Sandro Santana admits he’s “extremely stressed.” He’s working twelve-hour days, seven days a week, running his family’s two-month-old burger joint, Burger it Up!. With no previous restaurant experience except for teenage years as a dishwasher he’s smoothing out daily operations and trying to drum up business. But if he’s running on empty his beaming grin doesn’t show it.

Burger It Up! is dealing “Gourmet Burgers and Booze” on Knickerbocker with a black, white, and red motif and a logo written in a graffiti-inspired slant. There is beer and booze, the hard stuff well-hidden behind the counter, and gargantuan burgers. Stools run along the window and the TV murmurs along with the stereo on the back wall. Family members will occasionally wait on tables and there’s a cook in the kitchen, but everything else is Santana’s job, which includes slicing potatoes for fries whenever there’s a free moment.

Burgers with different toppings is the heart of the menu: a pizza burger with mozzarella and basil, a bacon-cheddar burger with a fried egg, a Philly burger with sautéed onions and American cheese; any of these can be veggie burgers (which come from a freezer box). The classic burger is a highly seasoned patty packed as tight as breakfast sausage on a bready brioche bun, lettuce, tomato, and pickles by Brooklyn Brine on the side. The burgers come nicely charred, much like the backyard BBQ burger you probably ate last weekend. Cooking temperatures can vary wildly; I had burgers come out rare and well on different visits. And sometimes fries arrive under-seasoned — even the spicy style, flecked with red and black pepper, could use more salt. If burgers aren’t your thing, there are hot wings, chicken sandwiches, and chili dogs. Don’t miss happy hour, with $1 PBRs.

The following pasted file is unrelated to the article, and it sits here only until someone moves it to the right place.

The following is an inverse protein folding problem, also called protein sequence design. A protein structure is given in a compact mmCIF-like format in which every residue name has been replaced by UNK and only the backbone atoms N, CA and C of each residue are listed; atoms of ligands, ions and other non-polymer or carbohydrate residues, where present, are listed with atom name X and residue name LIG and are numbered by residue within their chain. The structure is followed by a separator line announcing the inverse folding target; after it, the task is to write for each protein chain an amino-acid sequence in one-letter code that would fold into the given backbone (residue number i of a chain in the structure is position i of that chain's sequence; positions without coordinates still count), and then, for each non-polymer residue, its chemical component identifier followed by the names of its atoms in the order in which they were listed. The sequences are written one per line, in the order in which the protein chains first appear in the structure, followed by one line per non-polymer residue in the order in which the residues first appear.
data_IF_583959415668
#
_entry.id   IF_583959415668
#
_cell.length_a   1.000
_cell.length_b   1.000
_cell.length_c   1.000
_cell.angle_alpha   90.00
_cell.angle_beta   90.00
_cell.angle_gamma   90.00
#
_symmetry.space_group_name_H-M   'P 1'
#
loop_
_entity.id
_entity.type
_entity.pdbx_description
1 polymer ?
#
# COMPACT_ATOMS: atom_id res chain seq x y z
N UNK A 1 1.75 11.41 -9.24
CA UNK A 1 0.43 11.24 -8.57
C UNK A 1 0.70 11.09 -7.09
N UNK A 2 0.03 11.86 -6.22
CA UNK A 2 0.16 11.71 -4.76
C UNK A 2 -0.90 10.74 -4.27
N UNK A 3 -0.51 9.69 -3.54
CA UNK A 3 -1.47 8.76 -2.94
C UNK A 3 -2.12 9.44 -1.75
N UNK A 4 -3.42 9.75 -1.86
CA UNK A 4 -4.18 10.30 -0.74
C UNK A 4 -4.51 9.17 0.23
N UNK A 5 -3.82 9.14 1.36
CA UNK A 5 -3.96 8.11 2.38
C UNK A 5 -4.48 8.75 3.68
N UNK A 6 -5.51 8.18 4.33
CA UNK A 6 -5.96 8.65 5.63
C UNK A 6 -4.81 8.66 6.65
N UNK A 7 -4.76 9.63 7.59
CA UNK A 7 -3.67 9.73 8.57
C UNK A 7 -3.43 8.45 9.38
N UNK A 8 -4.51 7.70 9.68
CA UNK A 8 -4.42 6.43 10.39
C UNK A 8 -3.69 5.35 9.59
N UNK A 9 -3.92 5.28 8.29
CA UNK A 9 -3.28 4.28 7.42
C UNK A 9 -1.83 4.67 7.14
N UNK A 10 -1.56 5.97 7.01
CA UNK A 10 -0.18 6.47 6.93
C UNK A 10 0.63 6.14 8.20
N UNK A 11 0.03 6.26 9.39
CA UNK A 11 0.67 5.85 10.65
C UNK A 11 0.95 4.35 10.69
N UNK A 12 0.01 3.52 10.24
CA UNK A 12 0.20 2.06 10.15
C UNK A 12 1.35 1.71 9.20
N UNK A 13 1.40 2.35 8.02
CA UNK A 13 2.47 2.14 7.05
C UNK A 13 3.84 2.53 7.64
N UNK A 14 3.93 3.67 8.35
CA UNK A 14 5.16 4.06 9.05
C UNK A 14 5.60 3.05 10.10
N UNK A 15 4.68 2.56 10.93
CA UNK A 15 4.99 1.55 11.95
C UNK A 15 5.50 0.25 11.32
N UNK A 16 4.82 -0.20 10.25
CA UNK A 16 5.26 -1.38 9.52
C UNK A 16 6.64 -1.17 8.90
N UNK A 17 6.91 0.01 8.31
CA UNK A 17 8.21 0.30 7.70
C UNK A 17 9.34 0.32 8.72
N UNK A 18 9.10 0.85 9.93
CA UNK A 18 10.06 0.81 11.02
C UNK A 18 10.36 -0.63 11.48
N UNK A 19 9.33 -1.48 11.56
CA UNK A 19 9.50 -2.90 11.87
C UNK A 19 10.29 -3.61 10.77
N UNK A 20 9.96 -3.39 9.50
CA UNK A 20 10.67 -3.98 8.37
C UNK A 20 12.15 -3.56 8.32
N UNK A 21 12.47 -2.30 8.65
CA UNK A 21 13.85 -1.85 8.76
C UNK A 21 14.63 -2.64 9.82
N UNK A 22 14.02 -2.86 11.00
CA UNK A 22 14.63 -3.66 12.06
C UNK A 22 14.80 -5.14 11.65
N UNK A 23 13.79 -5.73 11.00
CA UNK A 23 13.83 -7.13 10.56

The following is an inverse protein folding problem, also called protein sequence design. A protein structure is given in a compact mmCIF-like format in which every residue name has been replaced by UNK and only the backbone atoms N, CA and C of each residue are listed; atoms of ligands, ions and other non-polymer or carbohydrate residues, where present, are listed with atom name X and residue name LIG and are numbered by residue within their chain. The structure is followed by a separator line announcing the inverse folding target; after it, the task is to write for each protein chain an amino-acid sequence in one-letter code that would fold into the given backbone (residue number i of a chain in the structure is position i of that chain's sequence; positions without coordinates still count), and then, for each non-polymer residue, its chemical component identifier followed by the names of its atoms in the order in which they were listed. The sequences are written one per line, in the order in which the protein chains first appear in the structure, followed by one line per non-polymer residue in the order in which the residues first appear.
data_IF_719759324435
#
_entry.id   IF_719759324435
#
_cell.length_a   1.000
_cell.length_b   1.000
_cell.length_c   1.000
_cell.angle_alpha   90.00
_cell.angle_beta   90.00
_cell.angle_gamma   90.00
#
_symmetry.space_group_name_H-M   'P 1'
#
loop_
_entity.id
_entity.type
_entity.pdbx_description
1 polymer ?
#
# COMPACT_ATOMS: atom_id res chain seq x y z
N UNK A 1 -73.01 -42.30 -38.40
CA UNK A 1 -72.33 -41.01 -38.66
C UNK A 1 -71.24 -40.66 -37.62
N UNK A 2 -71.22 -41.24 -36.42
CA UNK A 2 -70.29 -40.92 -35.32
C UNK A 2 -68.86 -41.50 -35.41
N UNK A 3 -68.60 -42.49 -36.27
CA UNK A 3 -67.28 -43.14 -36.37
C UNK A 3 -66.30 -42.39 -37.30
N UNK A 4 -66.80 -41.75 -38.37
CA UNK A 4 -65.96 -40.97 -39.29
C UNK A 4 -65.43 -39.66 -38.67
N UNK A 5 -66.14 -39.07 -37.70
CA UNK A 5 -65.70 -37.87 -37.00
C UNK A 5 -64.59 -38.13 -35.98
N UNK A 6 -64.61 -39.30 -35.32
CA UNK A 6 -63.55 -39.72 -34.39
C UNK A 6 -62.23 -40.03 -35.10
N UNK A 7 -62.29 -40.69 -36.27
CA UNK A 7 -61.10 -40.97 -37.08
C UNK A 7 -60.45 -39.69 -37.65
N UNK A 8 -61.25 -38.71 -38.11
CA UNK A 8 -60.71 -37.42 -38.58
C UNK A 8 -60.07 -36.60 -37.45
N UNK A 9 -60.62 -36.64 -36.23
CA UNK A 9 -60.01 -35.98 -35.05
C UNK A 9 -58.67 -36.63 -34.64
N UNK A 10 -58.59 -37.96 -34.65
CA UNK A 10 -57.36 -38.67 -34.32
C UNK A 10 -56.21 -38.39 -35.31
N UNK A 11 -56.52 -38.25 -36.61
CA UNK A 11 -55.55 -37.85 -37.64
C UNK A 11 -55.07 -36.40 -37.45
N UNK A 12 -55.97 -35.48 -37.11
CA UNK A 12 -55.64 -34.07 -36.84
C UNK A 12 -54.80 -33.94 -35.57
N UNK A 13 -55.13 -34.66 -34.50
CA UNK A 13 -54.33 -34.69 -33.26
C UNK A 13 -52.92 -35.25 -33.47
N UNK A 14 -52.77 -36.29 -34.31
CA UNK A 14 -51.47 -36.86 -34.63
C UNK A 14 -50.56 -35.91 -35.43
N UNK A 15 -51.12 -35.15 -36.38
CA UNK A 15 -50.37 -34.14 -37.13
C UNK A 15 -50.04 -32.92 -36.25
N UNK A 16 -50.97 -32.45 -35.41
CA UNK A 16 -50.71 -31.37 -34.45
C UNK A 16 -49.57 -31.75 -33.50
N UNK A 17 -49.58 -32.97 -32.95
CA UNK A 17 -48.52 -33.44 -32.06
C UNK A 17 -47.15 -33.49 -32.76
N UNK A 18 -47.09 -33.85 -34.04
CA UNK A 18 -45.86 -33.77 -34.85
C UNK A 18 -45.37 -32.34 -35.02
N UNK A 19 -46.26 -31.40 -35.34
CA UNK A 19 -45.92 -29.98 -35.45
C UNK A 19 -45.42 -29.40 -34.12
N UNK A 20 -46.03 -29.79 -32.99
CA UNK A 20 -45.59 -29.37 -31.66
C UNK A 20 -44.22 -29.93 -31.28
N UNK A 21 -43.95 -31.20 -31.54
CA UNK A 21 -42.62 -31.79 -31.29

Santana is most proud of his “chimichurri,” a Dominican-style hamburger served with a mix of ketchup and mayo topped with shredded cabbage, inspired by the chimi served at trucks that come out in the neighborhood late at night. Those vendors “smash it down too much,” Santana laughs. “And it’s supposed to have slices of green tomato on it, not red,” he remarks, but he has had trouble finding a vendor that supplies them.

Dominican style also comes from a giant bottle of mamajuana, a sweet and spicy tipple made from bark, herbs, and spices. “We get the cheapest rum we can buy, we put the sticks in and cure it. We add red wine, honey, and that’s it,” he explains, “the older it is the better it is.” Myth tells that it wards off the flu, promotes a man’s virility, and it even helps smooth out the stomach after a stocky burger.